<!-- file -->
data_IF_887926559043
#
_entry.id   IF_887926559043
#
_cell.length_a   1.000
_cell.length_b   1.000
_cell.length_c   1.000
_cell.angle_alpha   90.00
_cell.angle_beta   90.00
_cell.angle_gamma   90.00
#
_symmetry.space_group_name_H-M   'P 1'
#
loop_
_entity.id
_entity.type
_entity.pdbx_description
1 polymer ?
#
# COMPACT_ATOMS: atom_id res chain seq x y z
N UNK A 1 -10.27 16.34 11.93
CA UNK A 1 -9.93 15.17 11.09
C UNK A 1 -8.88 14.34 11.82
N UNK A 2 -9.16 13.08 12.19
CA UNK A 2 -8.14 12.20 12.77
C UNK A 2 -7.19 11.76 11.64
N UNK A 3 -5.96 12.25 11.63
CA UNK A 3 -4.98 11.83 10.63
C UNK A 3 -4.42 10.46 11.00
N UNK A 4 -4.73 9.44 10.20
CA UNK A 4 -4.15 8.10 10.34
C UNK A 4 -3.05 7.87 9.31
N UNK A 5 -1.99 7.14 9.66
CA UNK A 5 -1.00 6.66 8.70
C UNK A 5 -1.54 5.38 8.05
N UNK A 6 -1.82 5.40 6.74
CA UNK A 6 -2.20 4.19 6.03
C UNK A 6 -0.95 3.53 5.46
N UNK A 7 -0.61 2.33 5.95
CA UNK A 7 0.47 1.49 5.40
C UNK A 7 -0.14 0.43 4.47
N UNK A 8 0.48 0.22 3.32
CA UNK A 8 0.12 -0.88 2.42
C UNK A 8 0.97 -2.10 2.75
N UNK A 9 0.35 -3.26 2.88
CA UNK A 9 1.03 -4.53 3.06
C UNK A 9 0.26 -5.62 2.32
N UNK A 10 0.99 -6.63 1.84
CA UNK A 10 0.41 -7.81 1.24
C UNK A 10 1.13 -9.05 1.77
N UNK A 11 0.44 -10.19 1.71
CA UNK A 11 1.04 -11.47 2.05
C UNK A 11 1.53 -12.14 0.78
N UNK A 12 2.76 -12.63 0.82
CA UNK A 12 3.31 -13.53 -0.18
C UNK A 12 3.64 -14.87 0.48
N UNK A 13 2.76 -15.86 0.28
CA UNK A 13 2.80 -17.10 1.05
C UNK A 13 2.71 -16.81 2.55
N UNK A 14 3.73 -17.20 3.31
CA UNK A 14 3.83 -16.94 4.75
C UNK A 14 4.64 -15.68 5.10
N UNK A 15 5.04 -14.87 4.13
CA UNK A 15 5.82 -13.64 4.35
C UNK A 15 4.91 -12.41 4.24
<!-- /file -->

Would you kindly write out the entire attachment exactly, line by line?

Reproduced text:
data_IF_887926559043
#
_entry.id   IF_887926559043
#
_cell.length_a   1.000
_cell.length_b   1.000
_cell.length_c   1.000
_cell.angle_alpha   90.00
_cell.angle_beta   90.00
_cell.angle_gamma   90.00
#
_symmetry.space_group_name_H-M   'P 1'
#
loop_
_entity.id
_entity.type
_entity.pdbx_description
1 polymer ?
#
# COMPACT_ATOMS: atom_id res chain seq x y z
N UNK A 1 -10.27 16.34 11.93
CA UNK A 1 -9.93 15.17 11.09
C UNK A 1 -8.88 14.34 11.82
N UNK A 2 -9.16 13.08 12.19
CA UNK A 2 -8.14 12.20 12.77
C UNK A 2 -7.19 11.76 11.64
N UNK A 3 -5.96 12.25 11.63
CA UNK A 3 -4.98 11.83 10.63
C UNK A 3 -4.42 10.46 11.00
N UNK A 4 -4.73 9.44 10.20
CA UNK A 4 -4.15 8.10 10.34
C UNK A 4 -3.05 7.87 9.31
N UNK A 5 -1.99 7.14 9.66
CA UNK A 5 -1.00 6.66 8.70
C UNK A 5 -1.54 5.38 8.05
N UNK A 6 -1.82 5.40 6.74
CA UNK A 6 -2.20 4.19 6.03
C UNK A 6 -0.95 3.53 5.46
N UNK A 7 -0.61 2.33 5.95
CA UNK A 7 0.47 1.49 5.40
C UNK A 7 -0.14 0.43 4.47
N UNK A 8 0.48 0.22 3.32
CA UNK A 8 0.12 -0.88 2.42
C UNK A 8 0.97 -2.10 2.75
N UNK A 9 0.35 -3.26 2.88
CA UNK A 9 1.03 -4.53 3.06
C UNK A 9 0.26 -5.62 2.32
N UNK A 10 0.99 -6.63 1.84
CA UNK A 10 0.41 -7.81 1.24
C UNK A 10 1.13 -9.05 1.77
N UNK A 11 0.44 -10.19 1.71
CA UNK A 11 1.04 -11.47 2.05
C UNK A 11 1.53 -12.14 0.78
N UNK A 12 2.76 -12.63 0.82
CA UNK A 12 3.31 -13.53 -0.18
C UNK A 12 3.64 -14.87 0.48
N UNK A 13 2.76 -15.86 0.28
CA UNK A 13 2.80 -17.10 1.05
C UNK A 13 2.71 -16.81 2.55
N UNK A 14 3.73 -17.20 3.31
CA UNK A 14 3.83 -16.94 4.75
C UNK A 14 4.64 -15.68 5.10
N UNK A 15 5.04 -14.87 4.13
CA UNK A 15 5.82 -13.64 4.35
C UNK A 15 4.91 -12.41 4.24